The introduction of TOF techniques, such as MOTSA combined with TONE has permitted slice thicknesses to be reduced to 0.75 mm, thereby minimizing saturation effects in the smaller arterial vessels. The scan times of 3D TOF MRA can be reduced by a further 40% by utilizing a section-interpolation technique [83].

3D TOF MRA should be performed within the b c

Caput Listeria

Fig. 30a-d. Axial T1-weighted (a) and T2-weighted (b) SE images reveal a partially thrombosed left intracavernous ICA aneurysm (black arrows). Spin saturation phenomena in the patent portion of the aneurysm results in an underestimation of the size of the residual aneurysm on the 3D TOF MRA image (c). MIP reconstruction underestimated the size of the residual aneurysm. The oblique DSA angiogram (d) acquired in the early arterial phase shows the real size of the partially thrombosed aneurysm (black arrow)

Fig. 30a-d. Axial T1-weighted (a) and T2-weighted (b) SE images reveal a partially thrombosed left intracavernous ICA aneurysm (black arrows). Spin saturation phenomena in the patent portion of the aneurysm results in an underestimation of the size of the residual aneurysm on the 3D TOF MRA image (c). MIP reconstruction underestimated the size of the residual aneurysm. The oblique DSA angiogram (d) acquired in the early arterial phase shows the real size of the partially thrombosed aneurysm (black arrow)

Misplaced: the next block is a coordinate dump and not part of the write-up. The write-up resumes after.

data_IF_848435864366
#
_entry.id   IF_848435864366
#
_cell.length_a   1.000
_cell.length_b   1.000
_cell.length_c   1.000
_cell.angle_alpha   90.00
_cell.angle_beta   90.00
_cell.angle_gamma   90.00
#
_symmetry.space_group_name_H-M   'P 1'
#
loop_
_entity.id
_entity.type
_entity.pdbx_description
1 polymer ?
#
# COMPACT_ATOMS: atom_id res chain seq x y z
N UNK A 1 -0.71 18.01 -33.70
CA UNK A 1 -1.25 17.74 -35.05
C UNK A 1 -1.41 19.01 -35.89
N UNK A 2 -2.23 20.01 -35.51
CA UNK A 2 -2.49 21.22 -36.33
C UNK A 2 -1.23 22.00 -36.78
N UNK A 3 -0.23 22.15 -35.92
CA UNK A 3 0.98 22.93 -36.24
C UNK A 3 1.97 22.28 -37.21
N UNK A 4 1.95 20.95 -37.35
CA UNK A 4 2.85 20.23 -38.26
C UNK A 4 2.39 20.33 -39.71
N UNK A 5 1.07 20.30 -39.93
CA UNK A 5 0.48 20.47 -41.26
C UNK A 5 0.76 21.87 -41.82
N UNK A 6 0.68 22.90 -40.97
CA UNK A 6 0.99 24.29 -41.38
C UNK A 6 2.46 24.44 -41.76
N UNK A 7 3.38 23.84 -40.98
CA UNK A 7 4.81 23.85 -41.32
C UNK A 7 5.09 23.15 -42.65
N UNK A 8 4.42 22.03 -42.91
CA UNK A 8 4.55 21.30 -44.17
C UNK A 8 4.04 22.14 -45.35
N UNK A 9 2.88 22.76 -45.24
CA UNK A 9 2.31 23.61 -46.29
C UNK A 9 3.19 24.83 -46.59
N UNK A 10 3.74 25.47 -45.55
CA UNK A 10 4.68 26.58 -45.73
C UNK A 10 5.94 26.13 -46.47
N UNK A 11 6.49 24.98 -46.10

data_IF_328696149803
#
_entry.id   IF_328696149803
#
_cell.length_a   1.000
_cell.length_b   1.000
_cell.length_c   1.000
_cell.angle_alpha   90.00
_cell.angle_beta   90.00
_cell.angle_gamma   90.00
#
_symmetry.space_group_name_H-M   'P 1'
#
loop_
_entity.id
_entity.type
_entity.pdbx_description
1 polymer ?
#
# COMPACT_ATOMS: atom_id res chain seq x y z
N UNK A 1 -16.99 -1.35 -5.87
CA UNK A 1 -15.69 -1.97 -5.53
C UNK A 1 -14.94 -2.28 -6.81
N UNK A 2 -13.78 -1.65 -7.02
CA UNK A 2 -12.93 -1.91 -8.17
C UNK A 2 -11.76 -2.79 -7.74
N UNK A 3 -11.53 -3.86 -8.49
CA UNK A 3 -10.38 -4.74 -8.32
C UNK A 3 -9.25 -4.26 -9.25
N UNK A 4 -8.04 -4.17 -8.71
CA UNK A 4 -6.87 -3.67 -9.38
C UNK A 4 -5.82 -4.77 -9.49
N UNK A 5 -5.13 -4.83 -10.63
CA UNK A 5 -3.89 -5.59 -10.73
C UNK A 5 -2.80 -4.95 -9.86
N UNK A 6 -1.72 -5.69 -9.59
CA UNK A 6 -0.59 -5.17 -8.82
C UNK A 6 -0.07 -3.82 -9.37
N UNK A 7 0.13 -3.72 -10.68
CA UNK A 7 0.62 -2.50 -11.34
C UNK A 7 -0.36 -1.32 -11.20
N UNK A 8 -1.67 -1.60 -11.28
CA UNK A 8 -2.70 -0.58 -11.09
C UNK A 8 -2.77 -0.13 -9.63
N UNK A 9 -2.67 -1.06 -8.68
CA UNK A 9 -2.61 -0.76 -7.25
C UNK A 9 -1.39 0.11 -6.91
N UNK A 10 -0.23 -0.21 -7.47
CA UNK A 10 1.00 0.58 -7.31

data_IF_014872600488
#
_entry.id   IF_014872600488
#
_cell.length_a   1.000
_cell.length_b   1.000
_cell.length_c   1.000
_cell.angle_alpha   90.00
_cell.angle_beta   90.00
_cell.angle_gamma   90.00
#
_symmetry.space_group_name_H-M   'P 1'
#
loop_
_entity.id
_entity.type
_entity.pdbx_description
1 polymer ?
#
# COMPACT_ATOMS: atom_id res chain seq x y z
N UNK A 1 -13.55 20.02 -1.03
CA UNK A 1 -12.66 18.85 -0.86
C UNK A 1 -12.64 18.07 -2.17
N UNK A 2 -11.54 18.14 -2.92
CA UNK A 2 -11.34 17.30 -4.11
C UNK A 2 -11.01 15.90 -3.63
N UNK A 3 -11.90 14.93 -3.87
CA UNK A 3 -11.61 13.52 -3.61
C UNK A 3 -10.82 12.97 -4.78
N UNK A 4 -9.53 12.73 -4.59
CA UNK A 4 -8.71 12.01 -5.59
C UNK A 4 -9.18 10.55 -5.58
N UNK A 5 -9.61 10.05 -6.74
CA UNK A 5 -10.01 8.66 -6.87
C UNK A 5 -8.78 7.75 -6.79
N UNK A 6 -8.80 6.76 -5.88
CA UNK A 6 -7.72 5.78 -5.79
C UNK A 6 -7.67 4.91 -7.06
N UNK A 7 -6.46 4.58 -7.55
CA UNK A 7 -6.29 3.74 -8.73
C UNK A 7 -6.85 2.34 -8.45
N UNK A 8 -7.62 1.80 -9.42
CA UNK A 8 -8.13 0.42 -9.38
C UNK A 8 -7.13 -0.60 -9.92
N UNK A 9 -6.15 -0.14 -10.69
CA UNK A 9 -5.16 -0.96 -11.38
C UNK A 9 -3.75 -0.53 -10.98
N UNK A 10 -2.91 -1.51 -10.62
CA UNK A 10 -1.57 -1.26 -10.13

first three days of a SAH. After this time the formation of methemoglobin hampers the detection of smaller blood vessels and reduces the likelihood of seeing a small aneurysm. An alternative to MRA in patients with an acute SAH is CTA which has a sensitivity of approximately 83% for the detection of aneurysms as small as 3 mm. Unfortunately, CTA requires the patient to be exposed to at least 100 ml of iodinated contrast medium and to a considerable amount of radiation. Furthermore, the postprocessing required to obtain satisfactory images that isolate the arterial circulation is elaborate and time consuming, especially for the skull base [81].

Intra-aneurysmal flow dynamics imply that the amount of spin saturation is proportional to the size of the aneurysm, resulting in an underestimation of aneurysm size when 3D TOF MRA is used (Fig 30a-d). 3D PC MRA is affected by this phenomenon to a lesser extent. In the case of a partially thrombozed aneurysm, 3D PC MRA can demonstrate the residual lumen in which blood flow is still present. This may not be possible with 3D TOF MRA if methemaglobin is present in the thrombus as it will appear hyperintense and thus indistin guishable from the residual lumen.